People who read a lot will come across uncommon words that aren’t normally used in conversation. So they won’t know their correct pronunciation—just the one that’s in their head.
The other day my son said, “Tan-za-NEE-a? I thought it was Tan-ZANE-ee-ah.”
That was how I pronounced Tanzania when I was a child too, because I’d only ever read the word.
Here are some others:
I always thought there were two words meaning pinnacle: “EP-i-tome” in books, and “e-PI-to-mee” in spoken English. It wasn’t until I was in my 30s that I realized those were the same word: epitome.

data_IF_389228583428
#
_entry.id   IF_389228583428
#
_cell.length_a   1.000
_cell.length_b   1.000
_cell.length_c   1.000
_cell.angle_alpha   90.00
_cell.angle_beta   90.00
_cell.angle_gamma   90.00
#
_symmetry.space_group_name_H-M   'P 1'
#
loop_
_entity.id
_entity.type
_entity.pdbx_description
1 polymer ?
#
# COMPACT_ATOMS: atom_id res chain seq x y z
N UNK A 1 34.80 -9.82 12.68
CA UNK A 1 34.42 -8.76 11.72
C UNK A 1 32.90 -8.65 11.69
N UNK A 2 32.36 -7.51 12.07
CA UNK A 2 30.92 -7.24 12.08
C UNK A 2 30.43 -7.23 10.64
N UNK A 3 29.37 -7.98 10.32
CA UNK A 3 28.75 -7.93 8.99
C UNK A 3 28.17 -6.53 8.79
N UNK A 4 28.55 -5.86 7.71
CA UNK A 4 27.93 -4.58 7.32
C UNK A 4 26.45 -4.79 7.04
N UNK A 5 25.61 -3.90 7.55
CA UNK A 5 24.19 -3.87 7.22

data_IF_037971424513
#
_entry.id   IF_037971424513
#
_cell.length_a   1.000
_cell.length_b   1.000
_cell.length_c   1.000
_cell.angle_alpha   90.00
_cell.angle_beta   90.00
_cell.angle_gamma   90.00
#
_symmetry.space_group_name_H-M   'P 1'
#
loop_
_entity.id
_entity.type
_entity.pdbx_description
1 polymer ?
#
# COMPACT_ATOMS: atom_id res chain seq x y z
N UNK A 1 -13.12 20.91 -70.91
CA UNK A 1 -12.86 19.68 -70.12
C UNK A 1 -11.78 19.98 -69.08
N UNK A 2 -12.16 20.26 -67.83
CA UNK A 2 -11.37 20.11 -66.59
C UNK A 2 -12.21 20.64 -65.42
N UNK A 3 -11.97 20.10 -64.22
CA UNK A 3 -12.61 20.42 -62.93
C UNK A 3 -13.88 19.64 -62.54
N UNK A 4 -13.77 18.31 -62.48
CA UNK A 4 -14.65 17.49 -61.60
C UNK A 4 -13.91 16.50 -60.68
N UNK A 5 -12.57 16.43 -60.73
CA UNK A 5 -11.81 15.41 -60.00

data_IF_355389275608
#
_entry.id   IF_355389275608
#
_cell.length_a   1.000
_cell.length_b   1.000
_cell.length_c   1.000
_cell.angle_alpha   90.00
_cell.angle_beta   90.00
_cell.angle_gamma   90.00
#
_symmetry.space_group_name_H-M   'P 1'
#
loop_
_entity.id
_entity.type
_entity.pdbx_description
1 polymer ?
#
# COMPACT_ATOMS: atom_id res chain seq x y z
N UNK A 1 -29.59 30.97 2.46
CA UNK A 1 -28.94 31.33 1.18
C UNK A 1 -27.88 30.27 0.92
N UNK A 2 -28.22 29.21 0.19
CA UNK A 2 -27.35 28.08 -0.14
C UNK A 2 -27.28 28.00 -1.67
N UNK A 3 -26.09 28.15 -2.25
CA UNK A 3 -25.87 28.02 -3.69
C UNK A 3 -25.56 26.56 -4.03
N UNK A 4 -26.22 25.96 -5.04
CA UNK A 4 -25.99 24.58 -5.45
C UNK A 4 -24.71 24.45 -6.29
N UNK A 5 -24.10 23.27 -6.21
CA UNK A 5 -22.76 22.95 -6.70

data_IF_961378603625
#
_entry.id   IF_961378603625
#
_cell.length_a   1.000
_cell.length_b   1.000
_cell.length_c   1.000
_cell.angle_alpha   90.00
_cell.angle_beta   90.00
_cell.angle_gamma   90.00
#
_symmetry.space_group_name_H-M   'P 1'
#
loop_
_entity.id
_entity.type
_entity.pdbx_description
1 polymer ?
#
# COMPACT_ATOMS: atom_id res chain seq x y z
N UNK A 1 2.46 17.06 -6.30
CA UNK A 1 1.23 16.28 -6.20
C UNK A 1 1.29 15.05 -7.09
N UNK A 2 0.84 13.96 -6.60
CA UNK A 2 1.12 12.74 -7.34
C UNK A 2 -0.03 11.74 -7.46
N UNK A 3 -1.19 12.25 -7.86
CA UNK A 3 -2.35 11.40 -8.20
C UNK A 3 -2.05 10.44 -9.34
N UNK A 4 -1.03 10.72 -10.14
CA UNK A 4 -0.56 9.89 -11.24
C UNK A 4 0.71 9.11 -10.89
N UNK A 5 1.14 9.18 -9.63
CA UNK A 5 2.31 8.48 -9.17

My friend always read that people were “MI-zled” – sent astray. In fact they were misled.
In my grade 6 classroom, there was a sign that said:
For years, I thought that sign said “DISCO-very” and had no clue what they meant by that.
If your child mispronounces a word, she will likely be embarrassed. Explain to her that if it’s a word she has only ever read, she would have no reason to know the correct pronunciation. And tell her that you’re proud of her for reading.
The map? That's Tanzania (or Tan-ZANE-ia in "reading" English). From http://www.wikimedia.org/. Do you have any reading-English mispronunciations? Please share them in the comments or e-mail me.